Passive Foreign Investment Company Rules: Treatment of Income from Certain Government Bonds for Purposes of the Passive Foreign Investment Company RulesSullivan & Cromwell LLP - July 2, 2012
In an important notice responding to current economic conditions, the Internal Revenue Service has acknowledged that banks may be holding larger amounts of government securities than they ordinarily would, and that it does not intend this situation to cause them to be treated as “passive foreign investment companies,” a category that may discourage U.S. persons from investing in their shares.
Generally, negative U.S. tax consequences apply to U.S. shareholders of a “passive foreign investment company” (a “PFIC”), a foreign corporation that has passive income or passive assets in excess of certain thresholds—i.e., if 75 percent or more of the foreign corporation’s gross income for the taxable year is passive income or the average percentage of assets held by the corporation during the taxable year which produce passive income or which are held for the production of passive income is at least 50 percent. For these purposes, “passive income” does not include any income derived in the active conduct of a banking business by an institution licensed to do business as a bank in the United States or, to the extent provided in regulations, by any other corporation (the “active banking exception”). The Internal Revenue Service previously issued guidance on the active banking exception in the form of Notice 89-81 and proposed regulations issued in 1995.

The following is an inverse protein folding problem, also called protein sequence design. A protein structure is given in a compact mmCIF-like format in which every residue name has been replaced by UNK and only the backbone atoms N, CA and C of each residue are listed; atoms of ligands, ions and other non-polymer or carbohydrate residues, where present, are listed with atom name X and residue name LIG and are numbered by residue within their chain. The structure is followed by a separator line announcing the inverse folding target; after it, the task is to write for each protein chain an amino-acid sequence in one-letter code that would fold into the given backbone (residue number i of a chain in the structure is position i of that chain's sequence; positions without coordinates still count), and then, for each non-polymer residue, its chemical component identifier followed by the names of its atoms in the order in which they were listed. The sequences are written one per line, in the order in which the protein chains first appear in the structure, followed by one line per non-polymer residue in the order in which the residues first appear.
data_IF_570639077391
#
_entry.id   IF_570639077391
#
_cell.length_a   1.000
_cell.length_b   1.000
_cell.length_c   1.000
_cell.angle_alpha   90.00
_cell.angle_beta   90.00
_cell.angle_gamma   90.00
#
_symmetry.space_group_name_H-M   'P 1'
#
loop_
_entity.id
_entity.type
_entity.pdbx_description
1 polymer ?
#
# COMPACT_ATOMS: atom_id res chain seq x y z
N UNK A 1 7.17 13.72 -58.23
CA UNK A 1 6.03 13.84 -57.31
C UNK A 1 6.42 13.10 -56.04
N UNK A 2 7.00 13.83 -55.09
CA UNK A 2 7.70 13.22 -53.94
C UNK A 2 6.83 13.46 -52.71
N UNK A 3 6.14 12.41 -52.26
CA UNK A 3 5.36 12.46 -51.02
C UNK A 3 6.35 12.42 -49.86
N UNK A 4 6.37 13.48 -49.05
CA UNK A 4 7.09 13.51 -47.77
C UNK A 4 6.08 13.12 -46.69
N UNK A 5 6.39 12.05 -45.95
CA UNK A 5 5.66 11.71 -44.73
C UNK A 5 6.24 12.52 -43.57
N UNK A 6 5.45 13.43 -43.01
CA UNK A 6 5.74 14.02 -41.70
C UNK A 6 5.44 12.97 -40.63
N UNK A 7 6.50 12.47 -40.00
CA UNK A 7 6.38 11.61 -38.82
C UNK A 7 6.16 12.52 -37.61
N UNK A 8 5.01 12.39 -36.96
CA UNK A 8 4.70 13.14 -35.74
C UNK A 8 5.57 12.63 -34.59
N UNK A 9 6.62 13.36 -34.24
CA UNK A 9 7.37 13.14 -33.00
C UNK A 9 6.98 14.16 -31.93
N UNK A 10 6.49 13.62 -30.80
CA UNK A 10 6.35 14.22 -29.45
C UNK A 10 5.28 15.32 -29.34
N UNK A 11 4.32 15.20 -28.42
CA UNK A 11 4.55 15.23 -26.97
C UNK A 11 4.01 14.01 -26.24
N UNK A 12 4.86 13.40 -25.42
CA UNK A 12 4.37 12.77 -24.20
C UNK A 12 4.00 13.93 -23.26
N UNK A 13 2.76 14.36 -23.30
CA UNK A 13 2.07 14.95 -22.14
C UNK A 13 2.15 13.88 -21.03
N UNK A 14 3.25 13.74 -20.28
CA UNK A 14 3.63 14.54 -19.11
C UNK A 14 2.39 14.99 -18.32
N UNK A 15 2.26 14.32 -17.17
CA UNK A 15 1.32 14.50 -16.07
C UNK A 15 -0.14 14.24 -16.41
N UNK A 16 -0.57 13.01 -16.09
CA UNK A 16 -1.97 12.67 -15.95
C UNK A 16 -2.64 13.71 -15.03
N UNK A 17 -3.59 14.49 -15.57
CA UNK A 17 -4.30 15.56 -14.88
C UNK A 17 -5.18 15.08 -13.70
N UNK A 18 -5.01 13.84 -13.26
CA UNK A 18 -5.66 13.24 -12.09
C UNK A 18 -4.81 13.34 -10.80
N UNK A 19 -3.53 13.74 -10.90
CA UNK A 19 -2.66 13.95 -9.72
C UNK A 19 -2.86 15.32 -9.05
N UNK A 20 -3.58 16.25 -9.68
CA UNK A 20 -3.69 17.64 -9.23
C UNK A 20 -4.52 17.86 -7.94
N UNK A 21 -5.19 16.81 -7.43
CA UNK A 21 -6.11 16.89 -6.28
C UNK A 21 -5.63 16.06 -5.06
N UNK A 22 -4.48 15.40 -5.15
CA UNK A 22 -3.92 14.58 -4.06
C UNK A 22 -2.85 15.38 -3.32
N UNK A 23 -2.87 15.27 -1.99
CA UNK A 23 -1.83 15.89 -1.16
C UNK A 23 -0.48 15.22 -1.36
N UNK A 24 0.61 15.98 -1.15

On June 28, 2012, the Internal Revenue Service issued a notice (the “Notice”) providing that, for purposes of the PFIC rules and for taxable years beginning in 2011, 2012, and 2013, the income from certain government bonds held by an “Active Bank” qualifies for the active banking exception.